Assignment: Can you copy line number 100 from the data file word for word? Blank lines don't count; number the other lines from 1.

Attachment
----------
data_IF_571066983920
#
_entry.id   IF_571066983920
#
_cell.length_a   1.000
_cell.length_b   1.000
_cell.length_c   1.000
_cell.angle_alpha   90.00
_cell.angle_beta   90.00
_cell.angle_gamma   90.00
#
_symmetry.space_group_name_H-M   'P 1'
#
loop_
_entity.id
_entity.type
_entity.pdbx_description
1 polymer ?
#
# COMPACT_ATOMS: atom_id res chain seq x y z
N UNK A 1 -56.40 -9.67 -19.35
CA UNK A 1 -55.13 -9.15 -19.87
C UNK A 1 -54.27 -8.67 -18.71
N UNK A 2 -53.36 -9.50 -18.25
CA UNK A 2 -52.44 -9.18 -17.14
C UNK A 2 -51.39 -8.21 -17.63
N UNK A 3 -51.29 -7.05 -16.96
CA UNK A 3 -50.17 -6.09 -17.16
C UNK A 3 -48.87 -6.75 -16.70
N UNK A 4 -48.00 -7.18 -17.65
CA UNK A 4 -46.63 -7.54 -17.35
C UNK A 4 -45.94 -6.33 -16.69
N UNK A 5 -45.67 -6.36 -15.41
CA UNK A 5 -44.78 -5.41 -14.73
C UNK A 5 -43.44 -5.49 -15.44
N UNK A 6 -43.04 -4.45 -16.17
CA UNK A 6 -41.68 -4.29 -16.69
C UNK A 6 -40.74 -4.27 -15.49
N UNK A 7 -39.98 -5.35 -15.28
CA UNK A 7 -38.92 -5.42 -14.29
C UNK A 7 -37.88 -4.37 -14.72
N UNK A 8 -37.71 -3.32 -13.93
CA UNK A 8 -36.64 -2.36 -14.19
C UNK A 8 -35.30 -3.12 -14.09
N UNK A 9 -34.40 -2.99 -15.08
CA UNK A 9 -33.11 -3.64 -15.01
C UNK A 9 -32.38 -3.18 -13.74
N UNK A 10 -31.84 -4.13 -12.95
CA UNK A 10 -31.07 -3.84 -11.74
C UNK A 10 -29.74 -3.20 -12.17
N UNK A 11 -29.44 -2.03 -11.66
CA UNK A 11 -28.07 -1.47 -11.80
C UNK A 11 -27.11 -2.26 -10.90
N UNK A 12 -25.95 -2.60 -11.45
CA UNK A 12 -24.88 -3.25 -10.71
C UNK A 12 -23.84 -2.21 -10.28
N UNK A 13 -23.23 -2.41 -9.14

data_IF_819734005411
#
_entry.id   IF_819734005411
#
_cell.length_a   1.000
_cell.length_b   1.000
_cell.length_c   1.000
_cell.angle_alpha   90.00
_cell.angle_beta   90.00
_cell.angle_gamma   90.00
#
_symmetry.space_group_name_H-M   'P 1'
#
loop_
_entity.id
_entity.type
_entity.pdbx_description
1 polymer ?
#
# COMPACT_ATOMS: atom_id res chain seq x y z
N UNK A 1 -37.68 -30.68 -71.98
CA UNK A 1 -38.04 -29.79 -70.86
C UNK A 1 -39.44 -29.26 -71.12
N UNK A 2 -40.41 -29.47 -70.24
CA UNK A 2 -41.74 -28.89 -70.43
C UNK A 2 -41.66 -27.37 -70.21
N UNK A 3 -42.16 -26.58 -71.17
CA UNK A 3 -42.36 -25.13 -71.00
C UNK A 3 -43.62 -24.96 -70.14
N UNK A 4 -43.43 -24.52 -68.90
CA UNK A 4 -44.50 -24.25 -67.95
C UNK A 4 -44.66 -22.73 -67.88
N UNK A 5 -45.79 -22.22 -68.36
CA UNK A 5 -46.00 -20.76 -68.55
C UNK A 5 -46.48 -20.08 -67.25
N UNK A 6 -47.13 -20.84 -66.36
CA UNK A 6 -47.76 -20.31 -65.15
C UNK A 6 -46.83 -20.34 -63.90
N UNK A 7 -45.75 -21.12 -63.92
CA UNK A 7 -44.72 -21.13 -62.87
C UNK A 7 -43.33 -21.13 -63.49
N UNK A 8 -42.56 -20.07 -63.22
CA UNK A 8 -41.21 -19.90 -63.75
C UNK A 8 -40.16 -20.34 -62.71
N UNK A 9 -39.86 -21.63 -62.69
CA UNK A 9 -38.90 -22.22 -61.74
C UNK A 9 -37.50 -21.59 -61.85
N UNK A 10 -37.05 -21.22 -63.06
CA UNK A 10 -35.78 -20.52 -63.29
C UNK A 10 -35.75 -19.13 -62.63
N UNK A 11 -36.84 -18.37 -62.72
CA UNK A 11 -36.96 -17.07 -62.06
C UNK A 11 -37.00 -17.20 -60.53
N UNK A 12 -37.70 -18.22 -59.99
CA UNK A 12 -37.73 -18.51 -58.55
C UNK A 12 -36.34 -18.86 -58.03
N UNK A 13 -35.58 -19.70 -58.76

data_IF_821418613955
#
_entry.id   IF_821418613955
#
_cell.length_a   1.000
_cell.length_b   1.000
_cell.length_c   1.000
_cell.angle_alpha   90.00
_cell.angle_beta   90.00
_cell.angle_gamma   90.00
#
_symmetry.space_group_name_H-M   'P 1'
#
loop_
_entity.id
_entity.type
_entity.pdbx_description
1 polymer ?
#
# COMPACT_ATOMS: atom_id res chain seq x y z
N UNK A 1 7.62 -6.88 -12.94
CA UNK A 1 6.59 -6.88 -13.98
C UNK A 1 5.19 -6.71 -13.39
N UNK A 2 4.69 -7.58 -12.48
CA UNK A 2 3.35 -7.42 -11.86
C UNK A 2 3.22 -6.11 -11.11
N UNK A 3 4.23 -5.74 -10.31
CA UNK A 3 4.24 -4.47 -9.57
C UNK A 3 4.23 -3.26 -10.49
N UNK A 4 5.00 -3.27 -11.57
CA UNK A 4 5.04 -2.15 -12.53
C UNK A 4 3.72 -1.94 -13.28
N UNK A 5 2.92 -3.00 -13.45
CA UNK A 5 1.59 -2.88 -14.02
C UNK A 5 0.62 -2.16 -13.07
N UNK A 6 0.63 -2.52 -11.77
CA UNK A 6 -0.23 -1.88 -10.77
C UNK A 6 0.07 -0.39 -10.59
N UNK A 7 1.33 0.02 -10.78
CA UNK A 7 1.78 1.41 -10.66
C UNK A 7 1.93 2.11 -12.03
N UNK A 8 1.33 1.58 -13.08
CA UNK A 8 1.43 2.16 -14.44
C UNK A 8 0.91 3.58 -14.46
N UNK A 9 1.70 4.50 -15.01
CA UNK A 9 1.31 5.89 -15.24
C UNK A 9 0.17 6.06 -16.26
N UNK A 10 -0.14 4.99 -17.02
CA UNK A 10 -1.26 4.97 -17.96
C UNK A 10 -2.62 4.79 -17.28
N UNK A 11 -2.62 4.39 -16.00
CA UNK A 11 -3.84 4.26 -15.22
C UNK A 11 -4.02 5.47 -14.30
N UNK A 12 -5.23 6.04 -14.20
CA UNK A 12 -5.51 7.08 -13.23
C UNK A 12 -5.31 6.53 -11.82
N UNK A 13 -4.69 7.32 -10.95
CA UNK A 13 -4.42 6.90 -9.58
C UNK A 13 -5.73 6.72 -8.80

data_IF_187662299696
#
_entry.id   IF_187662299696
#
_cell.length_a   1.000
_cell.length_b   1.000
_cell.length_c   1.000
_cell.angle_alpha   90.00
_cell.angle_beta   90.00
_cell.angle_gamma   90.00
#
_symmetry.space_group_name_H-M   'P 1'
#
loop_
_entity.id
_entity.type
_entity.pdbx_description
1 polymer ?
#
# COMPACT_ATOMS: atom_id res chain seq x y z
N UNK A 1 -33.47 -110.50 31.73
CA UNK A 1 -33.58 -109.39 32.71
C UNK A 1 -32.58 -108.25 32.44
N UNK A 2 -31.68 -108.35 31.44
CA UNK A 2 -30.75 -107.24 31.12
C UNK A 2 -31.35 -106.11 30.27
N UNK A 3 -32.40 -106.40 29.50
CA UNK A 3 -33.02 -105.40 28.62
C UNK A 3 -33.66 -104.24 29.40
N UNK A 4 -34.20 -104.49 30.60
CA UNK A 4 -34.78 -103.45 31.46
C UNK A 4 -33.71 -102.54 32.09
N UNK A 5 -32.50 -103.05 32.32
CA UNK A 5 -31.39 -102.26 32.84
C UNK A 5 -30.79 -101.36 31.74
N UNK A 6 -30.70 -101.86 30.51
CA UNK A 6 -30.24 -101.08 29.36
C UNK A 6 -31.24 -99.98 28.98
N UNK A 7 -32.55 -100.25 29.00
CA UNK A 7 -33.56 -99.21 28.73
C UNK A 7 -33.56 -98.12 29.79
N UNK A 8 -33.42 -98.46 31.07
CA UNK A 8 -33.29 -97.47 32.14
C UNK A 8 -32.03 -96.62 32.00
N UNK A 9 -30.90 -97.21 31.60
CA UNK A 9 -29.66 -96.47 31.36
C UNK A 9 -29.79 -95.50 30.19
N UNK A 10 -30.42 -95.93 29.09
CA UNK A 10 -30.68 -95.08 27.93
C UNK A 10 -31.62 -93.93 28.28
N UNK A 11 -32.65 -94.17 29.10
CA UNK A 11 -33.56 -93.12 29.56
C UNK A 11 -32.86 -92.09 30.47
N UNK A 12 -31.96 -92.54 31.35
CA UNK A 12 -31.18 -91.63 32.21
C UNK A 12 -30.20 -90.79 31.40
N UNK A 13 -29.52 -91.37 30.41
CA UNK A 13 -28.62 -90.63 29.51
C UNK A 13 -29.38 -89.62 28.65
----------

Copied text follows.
CA UNK A 8 -41.21 -19.90 -63.75